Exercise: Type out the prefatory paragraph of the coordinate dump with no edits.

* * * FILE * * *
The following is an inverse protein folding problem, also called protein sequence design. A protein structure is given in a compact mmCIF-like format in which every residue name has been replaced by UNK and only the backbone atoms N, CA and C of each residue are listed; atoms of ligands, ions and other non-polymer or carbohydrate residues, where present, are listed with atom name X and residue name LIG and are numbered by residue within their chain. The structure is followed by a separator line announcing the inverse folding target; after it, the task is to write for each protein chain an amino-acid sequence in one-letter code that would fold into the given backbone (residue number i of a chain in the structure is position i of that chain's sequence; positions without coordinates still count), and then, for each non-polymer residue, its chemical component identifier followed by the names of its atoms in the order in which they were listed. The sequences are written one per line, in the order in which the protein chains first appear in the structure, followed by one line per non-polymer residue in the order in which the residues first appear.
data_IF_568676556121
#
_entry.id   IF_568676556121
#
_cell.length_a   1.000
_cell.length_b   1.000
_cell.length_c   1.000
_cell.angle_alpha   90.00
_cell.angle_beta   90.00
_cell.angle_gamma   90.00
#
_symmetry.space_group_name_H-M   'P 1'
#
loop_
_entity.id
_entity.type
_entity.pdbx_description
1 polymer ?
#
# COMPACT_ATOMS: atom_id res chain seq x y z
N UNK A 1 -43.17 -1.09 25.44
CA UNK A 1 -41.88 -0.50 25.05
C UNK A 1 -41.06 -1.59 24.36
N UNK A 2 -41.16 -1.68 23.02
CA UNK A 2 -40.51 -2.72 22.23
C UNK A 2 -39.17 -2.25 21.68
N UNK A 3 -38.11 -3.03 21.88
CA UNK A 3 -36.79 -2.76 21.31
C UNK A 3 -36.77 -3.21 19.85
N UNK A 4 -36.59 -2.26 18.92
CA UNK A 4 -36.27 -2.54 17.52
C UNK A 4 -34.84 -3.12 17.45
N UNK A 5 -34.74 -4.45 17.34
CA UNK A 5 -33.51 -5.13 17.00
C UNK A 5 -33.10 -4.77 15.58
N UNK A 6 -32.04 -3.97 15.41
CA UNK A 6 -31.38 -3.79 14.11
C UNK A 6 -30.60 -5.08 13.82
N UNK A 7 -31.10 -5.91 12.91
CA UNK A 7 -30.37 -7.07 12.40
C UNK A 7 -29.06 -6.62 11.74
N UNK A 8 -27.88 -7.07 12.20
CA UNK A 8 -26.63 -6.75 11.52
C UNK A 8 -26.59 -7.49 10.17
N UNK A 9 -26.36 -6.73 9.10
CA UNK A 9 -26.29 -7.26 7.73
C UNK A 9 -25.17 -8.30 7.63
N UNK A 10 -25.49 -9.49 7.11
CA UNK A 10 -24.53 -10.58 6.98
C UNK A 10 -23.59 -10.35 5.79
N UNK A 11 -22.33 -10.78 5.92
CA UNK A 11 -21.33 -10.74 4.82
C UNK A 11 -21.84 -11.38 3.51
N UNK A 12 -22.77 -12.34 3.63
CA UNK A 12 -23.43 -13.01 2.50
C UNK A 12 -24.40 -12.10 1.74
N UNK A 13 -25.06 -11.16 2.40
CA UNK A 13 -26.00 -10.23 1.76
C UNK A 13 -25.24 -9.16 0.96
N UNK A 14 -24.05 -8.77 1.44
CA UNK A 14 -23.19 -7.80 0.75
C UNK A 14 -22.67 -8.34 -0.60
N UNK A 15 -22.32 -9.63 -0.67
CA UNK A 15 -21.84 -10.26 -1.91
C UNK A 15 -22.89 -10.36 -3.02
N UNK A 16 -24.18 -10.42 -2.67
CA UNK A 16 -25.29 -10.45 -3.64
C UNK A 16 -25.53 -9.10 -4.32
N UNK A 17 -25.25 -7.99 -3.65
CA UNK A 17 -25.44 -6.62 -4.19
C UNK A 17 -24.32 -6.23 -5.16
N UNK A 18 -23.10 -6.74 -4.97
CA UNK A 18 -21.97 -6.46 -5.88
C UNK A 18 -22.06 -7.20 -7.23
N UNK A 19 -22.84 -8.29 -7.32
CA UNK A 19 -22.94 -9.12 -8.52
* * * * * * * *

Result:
The following is an inverse protein folding problem, also called protein sequence design. A protein structure is given in a compact mmCIF-like format in which every residue name has been replaced by UNK and only the backbone atoms N, CA and C of each residue are listed; atoms of ligands, ions and other non-polymer or carbohydrate residues, where present, are listed with atom name X and residue name LIG and are numbered by residue within their chain. The structure is followed by a separator line announcing the inverse folding target; after it, the task is to write for each protein chain an amino-acid sequence in one-letter code that would fold into the given backbone (residue number i of a chain in the structure is position i of that chain's sequence; positions without coordinates still count), and then, for each non-polymer residue, its chemical component identifier followed by the names of its atoms in the order in which they were listed. The sequences are written one per line, in the order in which the protein chains first appear in the structure, followed by one line per non-polymer residue in the order in which the residues first appear.